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PLoS One. 2013 Jun 3;8(6):e65020. doi: 10.1371/journal.pone.0065020. Print 2014.

Inhibition of nuclear factor of activated T-cells (NFAT) suppresses accelerated atherosclerosis in diabetic mice.

Author information

1
Department of Clinical Sciences in Malmö, Lund University, Malmö, Sweden.

Abstract

OBJECTIVE OF THE STUDY:

Diabetic patients have a much more widespread and aggressive form of atherosclerosis and therefore, higher risk for myocardial infarction, peripheral vascular disease and stroke, but the molecular mechanisms leading to accelerated damage are still unclear. Recently, we showed that hyperglycemia activates the transcription factor NFAT in the arterial wall, inducing the expression of the pro-atherosclerotic protein osteopontin. Here we investigate whether NFAT activation may be a link between diabetes and atherogenesis.

METHODOLOGY AND PRINCIPAL FINDINGS:

Streptozotocin (STZ)-induced diabetes in apolipoprotein E(-/-) mice resulted in 2.2 fold increased aortic atherosclerosis and enhanced pro-inflammatory burden, as evidenced by elevated blood monocytes, endothelial activation- and inflammatory markers in aorta, and pro-inflammatory cytokines in plasma. In vivo treatment with the NFAT blocker A-285222 for 4 weeks completely inhibited the diabetes-induced aggravation of atherosclerosis, having no effect in non-diabetic mice. STZ-treated mice exhibited hyperglycemia and higher plasma cholesterol and triglycerides, but these were unaffected by A-285222. NFAT-dependent transcriptional activity was examined in aorta, spleen, thymus, brain, heart, liver and kidney, but only augmented in the aorta of diabetic mice. A-285222 completely blocked this diabetes-driven NFAT activation, but had no impact on the other organs or on splenocyte proliferation or cytokine secretion, ruling out systemic immunosuppression as the mechanism behind reduced atherosclerosis. Instead, NFAT inhibition effectively reduced IL-6, osteopontin, monocyte chemotactic protein 1, intercellular adhesion molecule 1, CD68 and tissue factor expression in the arterial wall and lowered plasma IL-6 in diabetic mice.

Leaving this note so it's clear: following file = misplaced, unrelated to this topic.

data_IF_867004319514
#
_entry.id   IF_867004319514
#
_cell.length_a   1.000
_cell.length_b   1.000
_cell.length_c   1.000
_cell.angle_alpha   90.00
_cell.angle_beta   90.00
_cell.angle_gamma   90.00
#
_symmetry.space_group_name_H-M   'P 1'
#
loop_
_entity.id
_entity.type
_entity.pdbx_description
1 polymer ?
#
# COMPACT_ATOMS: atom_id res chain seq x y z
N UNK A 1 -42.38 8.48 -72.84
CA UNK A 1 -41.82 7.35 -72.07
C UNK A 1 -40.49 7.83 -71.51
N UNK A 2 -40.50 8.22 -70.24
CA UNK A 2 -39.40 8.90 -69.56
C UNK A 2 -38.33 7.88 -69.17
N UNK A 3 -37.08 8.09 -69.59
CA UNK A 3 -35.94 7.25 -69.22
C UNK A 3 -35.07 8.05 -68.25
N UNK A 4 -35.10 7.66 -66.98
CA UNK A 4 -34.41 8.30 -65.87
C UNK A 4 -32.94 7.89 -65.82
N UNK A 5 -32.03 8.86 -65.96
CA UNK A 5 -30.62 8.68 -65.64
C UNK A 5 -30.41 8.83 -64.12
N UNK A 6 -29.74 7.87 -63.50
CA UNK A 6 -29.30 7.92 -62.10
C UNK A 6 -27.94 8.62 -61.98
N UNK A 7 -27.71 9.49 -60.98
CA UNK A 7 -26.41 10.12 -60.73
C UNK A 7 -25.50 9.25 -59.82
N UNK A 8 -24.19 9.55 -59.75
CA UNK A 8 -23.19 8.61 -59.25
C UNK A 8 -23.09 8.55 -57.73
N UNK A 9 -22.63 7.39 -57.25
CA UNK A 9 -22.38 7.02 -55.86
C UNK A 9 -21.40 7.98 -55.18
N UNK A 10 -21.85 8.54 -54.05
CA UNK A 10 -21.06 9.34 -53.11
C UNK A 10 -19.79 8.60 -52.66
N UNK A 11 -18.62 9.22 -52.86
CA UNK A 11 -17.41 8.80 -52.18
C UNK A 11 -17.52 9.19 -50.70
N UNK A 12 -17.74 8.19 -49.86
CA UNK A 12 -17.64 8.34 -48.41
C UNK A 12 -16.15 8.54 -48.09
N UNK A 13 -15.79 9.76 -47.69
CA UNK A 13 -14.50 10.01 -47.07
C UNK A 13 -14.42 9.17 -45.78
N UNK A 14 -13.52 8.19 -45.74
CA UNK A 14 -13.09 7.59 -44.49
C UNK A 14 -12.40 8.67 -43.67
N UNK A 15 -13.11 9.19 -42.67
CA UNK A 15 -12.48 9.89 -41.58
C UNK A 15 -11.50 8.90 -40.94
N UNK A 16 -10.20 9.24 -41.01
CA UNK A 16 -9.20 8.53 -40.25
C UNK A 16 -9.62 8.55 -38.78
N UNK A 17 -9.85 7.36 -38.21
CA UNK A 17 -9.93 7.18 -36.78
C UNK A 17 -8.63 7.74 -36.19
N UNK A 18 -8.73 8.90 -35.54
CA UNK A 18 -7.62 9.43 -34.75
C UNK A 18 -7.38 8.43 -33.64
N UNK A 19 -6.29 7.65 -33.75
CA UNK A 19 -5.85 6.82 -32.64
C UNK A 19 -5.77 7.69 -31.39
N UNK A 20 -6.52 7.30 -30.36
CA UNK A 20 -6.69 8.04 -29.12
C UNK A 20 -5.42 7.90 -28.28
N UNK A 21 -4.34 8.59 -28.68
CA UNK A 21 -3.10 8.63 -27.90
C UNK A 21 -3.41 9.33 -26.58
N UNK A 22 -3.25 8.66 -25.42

CONCLUSIONS:

Targeting NFAT signaling may be a novel and attractive approach for the treatment of diabetic macrovascular complications.

PMID:
23755169
PMCID:
PMC3670844
DOI:
10.1371/journal.pone.0065020
[Indexed for MEDLINE]
Free PMC Article

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